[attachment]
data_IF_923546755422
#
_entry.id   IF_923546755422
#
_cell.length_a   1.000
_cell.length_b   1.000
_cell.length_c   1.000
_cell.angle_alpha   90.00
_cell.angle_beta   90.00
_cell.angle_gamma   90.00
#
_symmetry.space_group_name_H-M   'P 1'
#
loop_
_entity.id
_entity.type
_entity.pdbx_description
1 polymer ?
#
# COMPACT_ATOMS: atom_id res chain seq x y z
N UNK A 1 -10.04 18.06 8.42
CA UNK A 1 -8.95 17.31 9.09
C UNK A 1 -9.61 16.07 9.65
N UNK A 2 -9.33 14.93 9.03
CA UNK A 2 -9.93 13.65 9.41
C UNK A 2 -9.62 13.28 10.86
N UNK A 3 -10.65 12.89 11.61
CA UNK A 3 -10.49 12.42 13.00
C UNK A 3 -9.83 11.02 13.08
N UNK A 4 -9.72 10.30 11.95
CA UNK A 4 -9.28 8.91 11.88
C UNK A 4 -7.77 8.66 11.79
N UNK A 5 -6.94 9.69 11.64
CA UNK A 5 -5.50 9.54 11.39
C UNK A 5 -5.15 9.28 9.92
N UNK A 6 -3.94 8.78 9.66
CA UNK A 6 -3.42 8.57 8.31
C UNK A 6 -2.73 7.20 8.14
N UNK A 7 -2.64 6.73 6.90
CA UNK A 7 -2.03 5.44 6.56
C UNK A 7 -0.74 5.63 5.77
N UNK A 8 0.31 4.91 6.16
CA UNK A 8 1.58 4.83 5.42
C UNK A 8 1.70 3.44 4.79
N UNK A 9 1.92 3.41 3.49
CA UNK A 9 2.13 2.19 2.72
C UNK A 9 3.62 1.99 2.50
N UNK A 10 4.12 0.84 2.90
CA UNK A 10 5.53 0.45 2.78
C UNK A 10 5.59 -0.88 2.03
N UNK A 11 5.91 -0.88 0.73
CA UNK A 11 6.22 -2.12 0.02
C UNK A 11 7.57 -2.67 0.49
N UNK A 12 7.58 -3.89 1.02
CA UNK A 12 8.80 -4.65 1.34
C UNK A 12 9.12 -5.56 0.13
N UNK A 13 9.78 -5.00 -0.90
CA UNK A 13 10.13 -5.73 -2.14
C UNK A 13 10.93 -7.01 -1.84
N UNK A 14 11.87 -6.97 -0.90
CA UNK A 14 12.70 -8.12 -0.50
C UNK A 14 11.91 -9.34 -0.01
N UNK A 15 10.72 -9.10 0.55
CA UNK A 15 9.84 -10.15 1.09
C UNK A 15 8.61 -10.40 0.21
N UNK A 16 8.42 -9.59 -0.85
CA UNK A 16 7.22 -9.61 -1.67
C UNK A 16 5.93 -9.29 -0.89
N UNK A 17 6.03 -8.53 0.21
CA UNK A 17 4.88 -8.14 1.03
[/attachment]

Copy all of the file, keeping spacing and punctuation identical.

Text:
data_IF_923546755422
#
_entry.id   IF_923546755422
#
_cell.length_a   1.000
_cell.length_b   1.000
_cell.length_c   1.000
_cell.angle_alpha   90.00
_cell.angle_beta   90.00
_cell.angle_gamma   90.00
#
_symmetry.space_group_name_H-M   'P 1'
#
loop_
_entity.id
_entity.type
_entity.pdbx_description
1 polymer ?
#
# COMPACT_ATOMS: atom_id res chain seq x y z
N UNK A 1 -10.04 18.06 8.42
CA UNK A 1 -8.95 17.31 9.09
C UNK A 1 -9.61 16.07 9.65
N UNK A 2 -9.33 14.93 9.03
CA UNK A 2 -9.93 13.65 9.41
C UNK A 2 -9.62 13.28 10.86
N UNK A 3 -10.65 12.89 11.61
CA UNK A 3 -10.49 12.42 13.00
C UNK A 3 -9.83 11.02 13.08
N UNK A 4 -9.72 10.30 11.95
CA UNK A 4 -9.28 8.91 11.88
C UNK A 4 -7.77 8.66 11.79
N UNK A 5 -6.94 9.69 11.64
CA UNK A 5 -5.50 9.54 11.39
C UNK A 5 -5.15 9.28 9.92
N UNK A 6 -3.94 8.78 9.66
CA UNK A 6 -3.42 8.57 8.31
C UNK A 6 -2.73 7.20 8.14
N UNK A 7 -2.64 6.73 6.90
CA UNK A 7 -2.03 5.44 6.56
C UNK A 7 -0.74 5.63 5.77
N UNK A 8 0.31 4.91 6.16
CA UNK A 8 1.58 4.83 5.42
C UNK A 8 1.70 3.44 4.79
N UNK A 9 1.92 3.41 3.49
CA UNK A 9 2.13 2.19 2.72
C UNK A 9 3.62 1.99 2.50
N UNK A 10 4.12 0.84 2.90
CA UNK A 10 5.53 0.45 2.78
C UNK A 10 5.59 -0.88 2.03
N UNK A 11 5.91 -0.88 0.73
CA UNK A 11 6.22 -2.12 0.02
C UNK A 11 7.57 -2.67 0.49
N UNK A 12 7.58 -3.89 1.02
CA UNK A 12 8.80 -4.65 1.34
C UNK A 12 9.12 -5.56 0.13
N UNK A 13 9.78 -5.00 -0.90
CA UNK A 13 10.13 -5.73 -2.14
C UNK A 13 10.93 -7.01 -1.84
N UNK A 14 11.87 -6.97 -0.90
CA UNK A 14 12.70 -8.12 -0.50
C UNK A 14 11.91 -9.34 -0.01
N UNK A 15 10.72 -9.10 0.55
CA UNK A 15 9.84 -10.15 1.09
C UNK A 15 8.61 -10.40 0.21
N UNK A 16 8.42 -9.59 -0.85
CA UNK A 16 7.22 -9.61 -1.67
C UNK A 16 5.93 -9.29 -0.89
N UNK A 17 6.03 -8.53 0.21
CA UNK A 17 4.88 -8.14 1.03